If you pull the fuel line from the carb, turn it on, does it flow well?
If not, open the fuel cap to the fuel tank, does the fuel flow well now?

If not, move your fuel tap position. I do not know what the specifics are for fuel tap on your motorbike, but the basics are the same for most.

AIR....--FUEL.......SPARK.....all basics, you gotta make sure you have each.

Let us know, but if motorbike has been sitting, my bet is the PILOT JET.
 

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I owned a carbed Ninja once. Everything that's been said about the carbs is good info. Those pilot jets are tiny. You gotta make sure you can see daylight through them. When you look though, if the hole doesn't look round, that's a good indication there's a particle in there. Even a tiny particle will cause poor idle and start. Unfortunately, what appears to be a visually clean carb can no longer be trusted. Gone are the days of obvious visual varnishing. Ethanol eats away at the aluminum and it will loosen tiny particles that can plug the jet or the passage in the carb. I take care of a fleet of almost 200 training bikes. I see this on a regular basis. You have to remove the jet and the mixture screw and spray them out with carb cleaner. Many times you have to run a tiny wire through the jet to break the obstruction free. Leave nothing to assumption.

Now the other 250 Ninja problem. Most of them suffer from tightening valves, particularly the exhaust valves. Tightening valves will give symptoms of a carb problem. It sneaks up on you too. If you are looking at clean carbs for the 2nd or 3rd time, check your valve clearance.
 

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Discussion Starter #16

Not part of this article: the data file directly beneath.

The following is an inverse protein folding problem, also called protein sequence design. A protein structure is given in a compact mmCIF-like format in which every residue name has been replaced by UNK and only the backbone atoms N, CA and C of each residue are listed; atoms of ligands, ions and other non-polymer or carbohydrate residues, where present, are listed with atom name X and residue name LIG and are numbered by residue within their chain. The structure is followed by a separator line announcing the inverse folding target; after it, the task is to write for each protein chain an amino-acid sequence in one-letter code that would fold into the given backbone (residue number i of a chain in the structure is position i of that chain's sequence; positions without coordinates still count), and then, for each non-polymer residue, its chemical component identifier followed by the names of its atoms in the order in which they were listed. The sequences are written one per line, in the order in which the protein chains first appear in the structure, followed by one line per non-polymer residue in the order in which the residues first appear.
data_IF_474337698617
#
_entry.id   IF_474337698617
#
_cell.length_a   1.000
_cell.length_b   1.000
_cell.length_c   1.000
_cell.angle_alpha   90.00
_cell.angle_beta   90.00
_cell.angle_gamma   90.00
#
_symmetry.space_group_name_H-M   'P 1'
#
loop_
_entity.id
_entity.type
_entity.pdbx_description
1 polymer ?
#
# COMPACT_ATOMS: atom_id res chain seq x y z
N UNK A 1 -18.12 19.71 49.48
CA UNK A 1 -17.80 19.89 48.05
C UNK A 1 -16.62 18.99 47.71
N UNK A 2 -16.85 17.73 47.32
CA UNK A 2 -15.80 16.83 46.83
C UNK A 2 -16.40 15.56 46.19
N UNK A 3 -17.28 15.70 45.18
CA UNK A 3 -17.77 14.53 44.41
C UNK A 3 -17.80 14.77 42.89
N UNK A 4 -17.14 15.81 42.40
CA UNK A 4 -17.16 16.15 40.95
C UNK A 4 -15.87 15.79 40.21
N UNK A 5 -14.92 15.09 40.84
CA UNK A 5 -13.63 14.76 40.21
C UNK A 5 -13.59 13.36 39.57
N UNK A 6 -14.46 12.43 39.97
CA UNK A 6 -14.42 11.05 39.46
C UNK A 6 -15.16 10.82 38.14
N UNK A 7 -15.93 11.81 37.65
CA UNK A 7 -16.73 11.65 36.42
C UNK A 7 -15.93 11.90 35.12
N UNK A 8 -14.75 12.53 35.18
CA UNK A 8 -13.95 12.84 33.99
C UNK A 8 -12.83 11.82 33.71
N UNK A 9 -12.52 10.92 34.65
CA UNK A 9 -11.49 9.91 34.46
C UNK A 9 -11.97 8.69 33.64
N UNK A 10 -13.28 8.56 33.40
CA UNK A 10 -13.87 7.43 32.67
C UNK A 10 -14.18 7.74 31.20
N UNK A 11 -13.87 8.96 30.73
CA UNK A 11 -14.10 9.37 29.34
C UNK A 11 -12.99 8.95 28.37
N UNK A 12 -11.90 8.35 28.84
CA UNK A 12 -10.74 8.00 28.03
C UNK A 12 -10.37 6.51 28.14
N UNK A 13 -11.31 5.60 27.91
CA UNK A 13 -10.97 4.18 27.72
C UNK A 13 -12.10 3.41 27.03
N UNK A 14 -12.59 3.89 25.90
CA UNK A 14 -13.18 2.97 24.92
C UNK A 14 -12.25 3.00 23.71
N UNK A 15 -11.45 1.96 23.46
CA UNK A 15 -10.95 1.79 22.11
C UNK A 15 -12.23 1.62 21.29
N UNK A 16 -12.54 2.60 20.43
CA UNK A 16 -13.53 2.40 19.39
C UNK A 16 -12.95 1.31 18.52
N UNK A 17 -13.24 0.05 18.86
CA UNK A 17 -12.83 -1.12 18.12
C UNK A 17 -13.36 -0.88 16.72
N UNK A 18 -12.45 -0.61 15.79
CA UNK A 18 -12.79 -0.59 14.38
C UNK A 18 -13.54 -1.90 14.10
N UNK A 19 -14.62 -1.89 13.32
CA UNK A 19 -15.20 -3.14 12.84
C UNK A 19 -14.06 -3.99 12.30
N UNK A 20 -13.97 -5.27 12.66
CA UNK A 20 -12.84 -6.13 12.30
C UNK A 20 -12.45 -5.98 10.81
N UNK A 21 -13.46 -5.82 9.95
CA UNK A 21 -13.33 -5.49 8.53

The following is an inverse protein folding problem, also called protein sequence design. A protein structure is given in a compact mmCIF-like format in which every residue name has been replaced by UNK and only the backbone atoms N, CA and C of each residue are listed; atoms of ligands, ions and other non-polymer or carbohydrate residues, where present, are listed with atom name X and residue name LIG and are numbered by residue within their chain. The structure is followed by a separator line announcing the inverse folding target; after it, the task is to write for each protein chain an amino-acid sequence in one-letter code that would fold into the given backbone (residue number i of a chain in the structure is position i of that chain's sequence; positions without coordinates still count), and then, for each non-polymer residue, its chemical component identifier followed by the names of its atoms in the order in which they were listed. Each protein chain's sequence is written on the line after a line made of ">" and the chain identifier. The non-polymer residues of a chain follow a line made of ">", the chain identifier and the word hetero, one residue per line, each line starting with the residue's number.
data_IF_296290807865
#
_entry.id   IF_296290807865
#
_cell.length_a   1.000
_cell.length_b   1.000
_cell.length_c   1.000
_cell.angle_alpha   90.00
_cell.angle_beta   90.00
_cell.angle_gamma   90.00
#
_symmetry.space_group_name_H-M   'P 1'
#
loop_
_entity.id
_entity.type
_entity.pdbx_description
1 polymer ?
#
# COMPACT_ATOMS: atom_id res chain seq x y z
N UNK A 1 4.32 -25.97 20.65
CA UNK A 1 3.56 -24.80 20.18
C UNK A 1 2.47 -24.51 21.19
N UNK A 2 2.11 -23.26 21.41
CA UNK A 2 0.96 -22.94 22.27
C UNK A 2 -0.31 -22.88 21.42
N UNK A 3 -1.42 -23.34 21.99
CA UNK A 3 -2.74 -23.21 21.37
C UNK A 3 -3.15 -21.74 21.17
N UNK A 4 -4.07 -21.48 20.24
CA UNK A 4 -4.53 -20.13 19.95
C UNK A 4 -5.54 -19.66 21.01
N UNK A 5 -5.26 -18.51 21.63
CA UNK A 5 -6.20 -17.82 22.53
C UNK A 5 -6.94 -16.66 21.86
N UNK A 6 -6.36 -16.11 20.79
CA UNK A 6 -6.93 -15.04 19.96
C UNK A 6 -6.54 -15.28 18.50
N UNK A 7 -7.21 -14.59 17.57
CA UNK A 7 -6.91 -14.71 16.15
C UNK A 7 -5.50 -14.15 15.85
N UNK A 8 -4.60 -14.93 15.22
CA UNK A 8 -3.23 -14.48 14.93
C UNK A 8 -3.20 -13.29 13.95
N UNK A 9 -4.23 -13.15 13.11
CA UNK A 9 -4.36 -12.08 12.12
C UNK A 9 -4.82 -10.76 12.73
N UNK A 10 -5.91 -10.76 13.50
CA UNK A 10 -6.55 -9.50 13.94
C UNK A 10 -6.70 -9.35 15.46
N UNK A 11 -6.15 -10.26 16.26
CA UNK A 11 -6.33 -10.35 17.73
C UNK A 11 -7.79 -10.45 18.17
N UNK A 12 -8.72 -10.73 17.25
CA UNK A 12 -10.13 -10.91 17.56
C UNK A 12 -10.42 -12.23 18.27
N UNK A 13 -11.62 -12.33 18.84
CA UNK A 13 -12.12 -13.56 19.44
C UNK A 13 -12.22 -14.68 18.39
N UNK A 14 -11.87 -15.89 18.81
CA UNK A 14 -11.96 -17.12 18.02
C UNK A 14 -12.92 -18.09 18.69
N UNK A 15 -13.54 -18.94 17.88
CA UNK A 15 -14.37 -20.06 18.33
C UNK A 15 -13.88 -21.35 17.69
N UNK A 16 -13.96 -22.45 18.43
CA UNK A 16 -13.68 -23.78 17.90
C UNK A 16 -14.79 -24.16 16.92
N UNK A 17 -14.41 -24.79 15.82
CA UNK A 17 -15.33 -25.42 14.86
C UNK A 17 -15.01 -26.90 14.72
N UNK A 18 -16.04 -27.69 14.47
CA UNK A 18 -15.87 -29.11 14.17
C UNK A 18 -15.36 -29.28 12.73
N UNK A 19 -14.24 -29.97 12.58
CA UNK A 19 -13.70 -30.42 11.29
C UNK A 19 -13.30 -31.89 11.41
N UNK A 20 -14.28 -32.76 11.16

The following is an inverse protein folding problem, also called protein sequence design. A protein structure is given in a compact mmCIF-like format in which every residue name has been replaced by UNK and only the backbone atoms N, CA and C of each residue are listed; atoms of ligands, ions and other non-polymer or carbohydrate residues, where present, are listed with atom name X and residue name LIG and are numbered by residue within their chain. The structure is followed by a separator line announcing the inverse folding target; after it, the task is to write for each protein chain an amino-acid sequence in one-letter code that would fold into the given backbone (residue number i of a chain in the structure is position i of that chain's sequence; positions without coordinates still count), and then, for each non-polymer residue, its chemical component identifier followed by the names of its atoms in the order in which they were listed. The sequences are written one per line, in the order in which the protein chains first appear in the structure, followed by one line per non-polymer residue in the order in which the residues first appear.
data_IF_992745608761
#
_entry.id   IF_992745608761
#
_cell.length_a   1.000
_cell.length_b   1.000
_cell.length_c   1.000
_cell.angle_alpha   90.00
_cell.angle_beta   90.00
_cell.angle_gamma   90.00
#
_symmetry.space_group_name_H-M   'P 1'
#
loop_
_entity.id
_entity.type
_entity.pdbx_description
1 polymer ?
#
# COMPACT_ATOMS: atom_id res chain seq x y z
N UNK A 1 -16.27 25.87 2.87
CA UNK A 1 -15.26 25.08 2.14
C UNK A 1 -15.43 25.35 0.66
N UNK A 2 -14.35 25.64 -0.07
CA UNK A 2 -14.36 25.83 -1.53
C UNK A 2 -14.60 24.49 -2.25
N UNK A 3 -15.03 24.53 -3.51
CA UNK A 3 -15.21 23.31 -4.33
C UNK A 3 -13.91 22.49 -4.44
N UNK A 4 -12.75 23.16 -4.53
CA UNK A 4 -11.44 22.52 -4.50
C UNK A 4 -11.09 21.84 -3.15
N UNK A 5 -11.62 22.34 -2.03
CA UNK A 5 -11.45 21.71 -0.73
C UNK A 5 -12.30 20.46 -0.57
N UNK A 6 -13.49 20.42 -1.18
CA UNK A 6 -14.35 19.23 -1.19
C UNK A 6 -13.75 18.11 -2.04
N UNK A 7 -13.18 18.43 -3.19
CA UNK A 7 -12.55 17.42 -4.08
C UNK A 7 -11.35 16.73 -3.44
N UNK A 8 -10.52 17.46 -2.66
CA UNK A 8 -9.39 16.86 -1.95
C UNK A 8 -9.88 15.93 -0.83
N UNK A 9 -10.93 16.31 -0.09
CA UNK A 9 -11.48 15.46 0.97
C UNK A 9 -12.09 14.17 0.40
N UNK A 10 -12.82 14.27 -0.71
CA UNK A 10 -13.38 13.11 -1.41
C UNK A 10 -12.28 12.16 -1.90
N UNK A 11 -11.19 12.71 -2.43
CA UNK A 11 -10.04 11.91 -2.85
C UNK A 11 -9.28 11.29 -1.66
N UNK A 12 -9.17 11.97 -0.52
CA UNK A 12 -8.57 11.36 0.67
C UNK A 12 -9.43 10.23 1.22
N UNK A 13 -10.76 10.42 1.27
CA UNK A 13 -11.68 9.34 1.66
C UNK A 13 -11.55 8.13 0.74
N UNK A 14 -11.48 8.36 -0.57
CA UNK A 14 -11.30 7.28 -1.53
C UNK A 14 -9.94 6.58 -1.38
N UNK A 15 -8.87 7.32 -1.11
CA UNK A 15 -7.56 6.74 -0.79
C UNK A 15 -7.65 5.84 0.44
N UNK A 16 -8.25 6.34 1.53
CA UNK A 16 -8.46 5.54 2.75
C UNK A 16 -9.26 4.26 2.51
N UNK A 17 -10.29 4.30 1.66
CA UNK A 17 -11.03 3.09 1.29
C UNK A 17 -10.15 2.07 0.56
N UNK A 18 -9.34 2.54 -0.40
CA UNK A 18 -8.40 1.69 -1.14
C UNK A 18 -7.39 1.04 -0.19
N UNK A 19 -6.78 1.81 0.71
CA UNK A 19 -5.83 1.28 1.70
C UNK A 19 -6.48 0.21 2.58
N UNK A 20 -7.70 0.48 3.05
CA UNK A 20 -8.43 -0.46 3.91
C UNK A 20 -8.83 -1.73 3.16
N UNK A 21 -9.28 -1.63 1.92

Hey guys just an update. I have got the bike to run for maybe 3 or 4 seconds.. It starts then revs up to about 4k then dies. I am thinking this is a fuel starvation issue but I am not sure. How should I approach this?

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Hey guys just an update. I have got the bike to run for maybe 3 or 4 seconds.. It starts then revs up to about 4k then dies. I am thinking this is a fuel starvation issue but I am not sure. How should I approach this?

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Does the 250 have a vacuum petcock? My KLR failed like your bike the vacuum line got half left off. If there's no vacuum on the petcock it will not flow fuel to the motor.
 

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Also, make sure you have no vacuum leak at carb flanges, hoses and fittings, etc, and that your throttle valves are not open more than they should at idle position.
 

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Discussion Starter #19
Alright the bike is starting every time now! I let it idle for a little bit and then it very very slowly starts to lower the rpms to where it can't run and stalls and dies. Also another thing I'd like to mention is that when at idle I try to give throttle but it just dies. Not gradually just kills it then and there. Valve adjustment? Im in the process of syncing the carbs to see if that is the issue.

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Valve adjustment and carb synch would help, but you still have a significant lack of fuel and/or excess of air/vacuum leak.